Theodore Roosevelt High School (Los Angeles)

From Wikipedia, the free encyclopedia
Jump to: navigation, search
Theodore Roosevelt High School
"Don't flinch, don't foul, hit the line hard!"
456 South Matthews Street, Los Angeles, California, United States 90033
Coordinates 34°02′18″N 118°12′40″W / 34.03833°N 118.21106°W / 34.03833; -118.21106Coordinates: 34°02′18″N 118°12′40″W / 34.03833°N 118.21106°W / 34.03833; -118.21106
Type Public
Established 1922
School district Los Angeles Unified School District
Principal Mr. Ben Gertner
Grades 9-12
Enrollment 5,047
Color(s) Cardinal, & Gold         
Athletics conference Eastern League
CIF Los Angeles City Section
Mascot Rough Rider, Teddy Bear
Rivals Garfield High School[1]

Theodore Roosevelt High School is an educational institution of seven high schools (grades 9-12) located in the Boyle Heights area of Los Angeles, California named for the 26th president of the United States.

Roosevelt is a public school in the Los Angeles Unified School District with an enrollment of 5,047 in 2007, making it one of the largest in the country, and second largest behind Belmont High School at the time. Up until the 2008-09 school year, the school followed a year-round calendar. In 2008, the school started to be managed by the Partnership for Los Angeles Schools, which was started by Los Angeles mayor Antonio Villaraigosa. In 2010, the cohesive institution was split up into seven small schools, each with its own principal, CEEB code (used by SAT, colleges, etc.), students and staff. The outcomes of this have been debated by students and administrators.[2][3]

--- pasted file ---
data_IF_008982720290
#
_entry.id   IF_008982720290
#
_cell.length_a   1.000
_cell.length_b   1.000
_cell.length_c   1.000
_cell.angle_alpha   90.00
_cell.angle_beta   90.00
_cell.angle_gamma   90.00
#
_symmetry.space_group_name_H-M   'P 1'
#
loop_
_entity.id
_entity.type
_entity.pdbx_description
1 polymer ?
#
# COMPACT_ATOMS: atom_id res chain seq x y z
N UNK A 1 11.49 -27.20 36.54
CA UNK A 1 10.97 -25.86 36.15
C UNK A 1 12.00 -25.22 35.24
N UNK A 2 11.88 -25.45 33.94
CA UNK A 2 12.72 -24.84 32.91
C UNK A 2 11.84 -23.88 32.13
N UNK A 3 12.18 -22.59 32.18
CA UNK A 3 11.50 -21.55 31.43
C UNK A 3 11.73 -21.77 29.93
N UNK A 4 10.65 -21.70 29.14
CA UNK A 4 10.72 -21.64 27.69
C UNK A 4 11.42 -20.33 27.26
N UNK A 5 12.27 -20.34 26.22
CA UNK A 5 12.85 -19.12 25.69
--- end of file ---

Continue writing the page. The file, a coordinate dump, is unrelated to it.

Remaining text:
Its school colors are red and gold, the mascot is Teddy the Bear, and their sport teams are known as the Rough Riders. The school's motto is "Don't flinch, don't foul, hit the line hard!", which is a Theodore Roosevelt quote.[4]

Students come from Boyle Heights, South Central, East Los Angeles, and City Terrace.

Roosevelt participates in the annual "East L.A. Classic" against Garfield High School. It is the homecoming game for both schools and attracts over 20,000 people every year.


Roosevelt was founded in 1922, but opened in 1923 in Boyle Heights to the east of the Los Angeles River.

During World War II the Japanese were removed to internment camps. Many returned after the war. A Japanese garden that had been destroyed was restored in 1996 with funds raised by alumni and students.

As the population grew in the area, Roosevelt sought expansion.[when?] The R-Building (R for Roosevelt) was the main building and faced Fickett Street. The street was vacated and a new administration (A-Building for administration) was constructed. Many new buildings were created and added to campus. The R-building has an interesting history and distinct architecture. There was a fourth floor to the building which had to be closed due to damage from a fire. The basement was built with a shooting range for the Junior ROTC (JROTC), although only air rifles may be used now.